Burkina Faso's military prosecutor this week said authorities had arrested eight soldiers for what local media reported was a plot to overthrow the state. Burkina Faso has been rattled by increasingly deadly Islamist militant attacks and widespread protests over insecurity. Analysts warn the military may be unhappy with the government and its efforts to halt the attacks.
Burkina Faso’s government has yet to confirm or deny local media reports that the eight troops arrested this week were in fact planning a coup.
The military prosecutor’s office on Tuesday issued a statement that said the troops were arrested for plotting to destabilize the country and were under investigation.
It gave no further details.
Within minutes of the statement, local media began speculating that an attempt to overthrow the government had been foiled.
Siaka Coulibally is an analyst with the Center for Public Policy Monitoring by Citizens in Burkina Faso.
What information we have suggests there is some probability this was an attempted coup, he says. Do we know that for certain, asks Coulibally, and do we know the attempt was really likely to succeed?
Media reports named Lieutenant Colonel Emmanuel Zoungrana with seven other soldiers as being taken into custody.
President Roch Kabore in December relieved Lieutenant Colonel Zoungrana of his post after an attack on a military base in northern Burkina Faso left at least 49 troops dead.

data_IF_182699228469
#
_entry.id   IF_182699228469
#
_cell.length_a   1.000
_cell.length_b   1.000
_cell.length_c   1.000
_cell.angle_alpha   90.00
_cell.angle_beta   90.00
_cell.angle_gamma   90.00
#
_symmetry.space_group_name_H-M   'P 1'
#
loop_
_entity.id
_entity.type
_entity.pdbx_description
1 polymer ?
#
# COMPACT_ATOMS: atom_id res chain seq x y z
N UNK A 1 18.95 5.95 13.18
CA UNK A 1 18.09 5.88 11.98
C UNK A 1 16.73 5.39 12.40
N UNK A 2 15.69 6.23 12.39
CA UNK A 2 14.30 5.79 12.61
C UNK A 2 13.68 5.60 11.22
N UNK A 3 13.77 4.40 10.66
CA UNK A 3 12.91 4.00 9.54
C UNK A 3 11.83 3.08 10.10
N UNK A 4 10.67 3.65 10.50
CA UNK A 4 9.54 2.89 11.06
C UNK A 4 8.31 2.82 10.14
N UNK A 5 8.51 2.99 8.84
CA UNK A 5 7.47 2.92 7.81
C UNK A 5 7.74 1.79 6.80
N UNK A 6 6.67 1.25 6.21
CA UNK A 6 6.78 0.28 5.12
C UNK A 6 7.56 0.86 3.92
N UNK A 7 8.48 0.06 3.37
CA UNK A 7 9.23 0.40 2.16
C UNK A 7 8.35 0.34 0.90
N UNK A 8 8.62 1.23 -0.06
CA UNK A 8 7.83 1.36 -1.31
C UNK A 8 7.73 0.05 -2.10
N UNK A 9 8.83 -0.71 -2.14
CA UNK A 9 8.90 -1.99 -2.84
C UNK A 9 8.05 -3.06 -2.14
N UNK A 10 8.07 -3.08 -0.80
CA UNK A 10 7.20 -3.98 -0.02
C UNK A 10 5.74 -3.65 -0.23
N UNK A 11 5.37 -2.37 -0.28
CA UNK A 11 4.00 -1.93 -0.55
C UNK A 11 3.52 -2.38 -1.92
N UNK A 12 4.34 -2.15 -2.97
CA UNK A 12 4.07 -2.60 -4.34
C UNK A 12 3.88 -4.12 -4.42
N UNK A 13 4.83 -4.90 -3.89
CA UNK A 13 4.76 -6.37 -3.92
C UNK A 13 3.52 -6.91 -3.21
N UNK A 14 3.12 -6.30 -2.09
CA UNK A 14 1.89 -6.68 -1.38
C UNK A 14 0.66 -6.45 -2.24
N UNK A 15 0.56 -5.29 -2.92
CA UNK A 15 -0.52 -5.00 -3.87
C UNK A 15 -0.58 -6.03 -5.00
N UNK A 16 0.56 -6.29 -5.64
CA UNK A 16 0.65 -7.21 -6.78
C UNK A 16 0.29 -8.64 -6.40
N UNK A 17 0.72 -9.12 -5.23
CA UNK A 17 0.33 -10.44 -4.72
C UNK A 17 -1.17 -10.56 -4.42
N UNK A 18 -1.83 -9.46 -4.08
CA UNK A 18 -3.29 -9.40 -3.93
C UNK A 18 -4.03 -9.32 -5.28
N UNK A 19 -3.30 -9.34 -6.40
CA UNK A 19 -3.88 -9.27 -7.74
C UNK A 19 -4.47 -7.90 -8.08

An increasing number of attacks on troops and civilians have been blamed on terrorists linked to al-Qaida.
Coulibally says Kabore’s recent sacking of military leaders could have sparked fighting within the military.
He says there may very well be some score settling going on between the leaders of the different units. He says we should be cautious while waiting for the investigations to give much more convincing results.
Rumors of a possible coup in Burkina Faso have been underscored with disruptions to the internet.
During November protests against the government and insecurity, the internet was shut down for eight days.
As the troops were arrested this week, mobile internet services were disrupted.
Andrew Lebovch is an analyst with the Berlin-headquartered European Council on Foreign Relations.
“There’s been persistent unrest and unhappiness within the ranks of Burkina Faso’s armed forces as the security situation’s gotten worse, amid feeling that the government is not doing enough or is not pursuing the right strategy in fighting terrorism… From the government side, there is likely some concern given the coups in Mali and Guinea about unrest among soldiers in more elite units," said Lebovch.
But analysts warn that a military takeover would only further damage Burkina Faso’s security and stability.
Michael Shurkin is director of global programs at 14-N Strategies, a Senegal and U.S.-based consultancy.
“A coup d'etat in Burkina Faso would be disastrous for Burkina Faso and also for the region… It would undermine Burkina Faso’s government and make it less capable of dealing with the insurgency than those who would support a coup think it would… Burkina Faso’s real strength, it’s asset, is the vibrancy of its democracy," said Shurkin. "Anything that undermines that asset, I think, is very shortsighted.”
Burkina Faso’s last attempted coup was in 2015 by supporters of former president Blaise Compaore, just a month before the country’s first democratic elections.
A popular uprising overthrew Compaore’s 27-year-rule in 2014 and he fled into exile in Ivory Coast.
The elections were held in November, electing Roch Kabore as president.